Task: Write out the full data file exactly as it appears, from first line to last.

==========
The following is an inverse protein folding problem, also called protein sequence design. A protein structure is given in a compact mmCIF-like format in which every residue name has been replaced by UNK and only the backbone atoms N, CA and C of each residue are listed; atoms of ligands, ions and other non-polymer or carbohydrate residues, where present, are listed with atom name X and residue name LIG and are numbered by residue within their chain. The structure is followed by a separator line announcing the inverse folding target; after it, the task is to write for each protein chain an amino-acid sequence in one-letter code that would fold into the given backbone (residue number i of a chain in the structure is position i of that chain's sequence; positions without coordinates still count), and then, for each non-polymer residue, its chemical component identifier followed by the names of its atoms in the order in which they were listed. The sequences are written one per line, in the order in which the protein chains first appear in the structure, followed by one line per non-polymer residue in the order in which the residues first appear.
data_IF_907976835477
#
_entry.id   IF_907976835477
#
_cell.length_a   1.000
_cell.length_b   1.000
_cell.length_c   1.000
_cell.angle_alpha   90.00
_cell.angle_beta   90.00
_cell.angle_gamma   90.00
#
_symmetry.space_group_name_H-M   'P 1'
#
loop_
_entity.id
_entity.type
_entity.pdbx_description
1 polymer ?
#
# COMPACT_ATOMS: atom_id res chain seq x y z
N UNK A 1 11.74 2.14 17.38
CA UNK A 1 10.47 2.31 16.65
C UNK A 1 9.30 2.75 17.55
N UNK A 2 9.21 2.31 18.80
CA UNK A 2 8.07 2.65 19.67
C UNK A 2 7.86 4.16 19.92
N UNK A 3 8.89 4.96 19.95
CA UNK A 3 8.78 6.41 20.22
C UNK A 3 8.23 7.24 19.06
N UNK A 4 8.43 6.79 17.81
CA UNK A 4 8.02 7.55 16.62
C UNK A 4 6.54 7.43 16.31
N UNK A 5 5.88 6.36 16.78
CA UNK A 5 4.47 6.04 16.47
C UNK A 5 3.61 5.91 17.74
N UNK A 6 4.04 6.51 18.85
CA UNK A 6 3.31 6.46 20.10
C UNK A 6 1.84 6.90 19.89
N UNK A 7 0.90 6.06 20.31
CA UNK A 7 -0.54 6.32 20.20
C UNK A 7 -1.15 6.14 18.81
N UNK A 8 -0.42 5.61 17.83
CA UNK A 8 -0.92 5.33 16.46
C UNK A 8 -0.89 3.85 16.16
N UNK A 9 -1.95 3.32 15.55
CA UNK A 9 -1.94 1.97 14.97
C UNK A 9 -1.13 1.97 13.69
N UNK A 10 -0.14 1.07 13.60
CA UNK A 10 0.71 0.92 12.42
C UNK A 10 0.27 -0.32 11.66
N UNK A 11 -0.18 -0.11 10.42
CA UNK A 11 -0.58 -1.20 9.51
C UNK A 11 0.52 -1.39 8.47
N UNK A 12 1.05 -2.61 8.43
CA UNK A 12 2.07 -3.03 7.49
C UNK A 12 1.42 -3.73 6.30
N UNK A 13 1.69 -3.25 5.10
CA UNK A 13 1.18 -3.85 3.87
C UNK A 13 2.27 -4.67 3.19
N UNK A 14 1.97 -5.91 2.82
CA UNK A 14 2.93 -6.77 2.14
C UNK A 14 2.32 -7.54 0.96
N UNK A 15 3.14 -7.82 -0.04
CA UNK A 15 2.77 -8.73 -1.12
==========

The following is an inverse protein folding problem, also called protein sequence design. A protein structure is given in a compact mmCIF-like format in which every residue name has been replaced by UNK and only the backbone atoms N, CA and C of each residue are listed; atoms of ligands, ions and other non-polymer or carbohydrate residues, where present, are listed with atom name X and residue name LIG and are numbered by residue within their chain. The structure is followed by a separator line announcing the inverse folding target; after it, the task is to write for each protein chain an amino-acid sequence in one-letter code that would fold into the given backbone (residue number i of a chain in the structure is position i of that chain's sequence; positions without coordinates still count), and then, for each non-polymer residue, its chemical component identifier followed by the names of its atoms in the order in which they were listed. The sequences are written one per line, in the order in which the protein chains first appear in the structure, followed by one line per non-polymer residue in the order in which the residues first appear.
data_IF_907976835477
#
_entry.id   IF_907976835477
#
_cell.length_a   1.000
_cell.length_b   1.000
_cell.length_c   1.000
_cell.angle_alpha   90.00
_cell.angle_beta   90.00
_cell.angle_gamma   90.00
#
_symmetry.space_group_name_H-M   'P 1'
#
loop_
_entity.id
_entity.type
_entity.pdbx_description
1 polymer ?
#
# COMPACT_ATOMS: atom_id res chain seq x y z
N UNK A 1 11.74 2.14 17.38
CA UNK A 1 10.47 2.31 16.65
C UNK A 1 9.30 2.75 17.55
N UNK A 2 9.21 2.31 18.80
CA UNK A 2 8.07 2.65 19.67
C UNK A 2 7.86 4.16 19.92
N UNK A 3 8.89 4.96 19.95
CA UNK A 3 8.78 6.41 20.22
C UNK A 3 8.23 7.24 19.06
N UNK A 4 8.43 6.79 17.81
CA UNK A 4 8.02 7.55 16.62
C UNK A 4 6.54 7.43 16.31
N UNK A 5 5.88 6.36 16.78
CA UNK A 5 4.47 6.04 16.47
C UNK A 5 3.61 5.91 17.74
N UNK A 6 4.04 6.51 18.85
CA UNK A 6 3.31 6.46 20.10
C UNK A 6 1.84 6.90 19.89
N UNK A 7 0.90 6.06 20.31
CA UNK A 7 -0.54 6.32 20.20
C UNK A 7 -1.15 6.14 18.81
N UNK A 8 -0.42 5.61 17.83
CA UNK A 8 -0.92 5.33 16.46
C UNK A 8 -0.89 3.85 16.16
N UNK A 9 -1.95 3.32 15.55
CA UNK A 9 -1.94 1.97 14.97
C UNK A 9 -1.13 1.97 13.69
N UNK A 10 -0.14 1.07 13.60
CA UNK A 10 0.71 0.92 12.42
C UNK A 10 0.27 -0.32 11.66
N UNK A 11 -0.18 -0.11 10.42
CA UNK A 11 -0.58 -1.20 9.51
C UNK A 11 0.52 -1.39 8.47
N UNK A 12 1.05 -2.61 8.43
CA UNK A 12 2.07 -3.03 7.49
C UNK A 12 1.42 -3.73 6.30
N UNK A 13 1.69 -3.25 5.10
CA UNK A 13 1.18 -3.85 3.87
C UNK A 13 2.27 -4.67 3.19
N UNK A 14 1.97 -5.91 2.82
CA UNK A 14 2.93 -6.77 2.14
C UNK A 14 2.32 -7.54 0.96
N UNK A 15 3.14 -7.82 -0.04
CA UNK A 15 2.77 -8.73 -1.12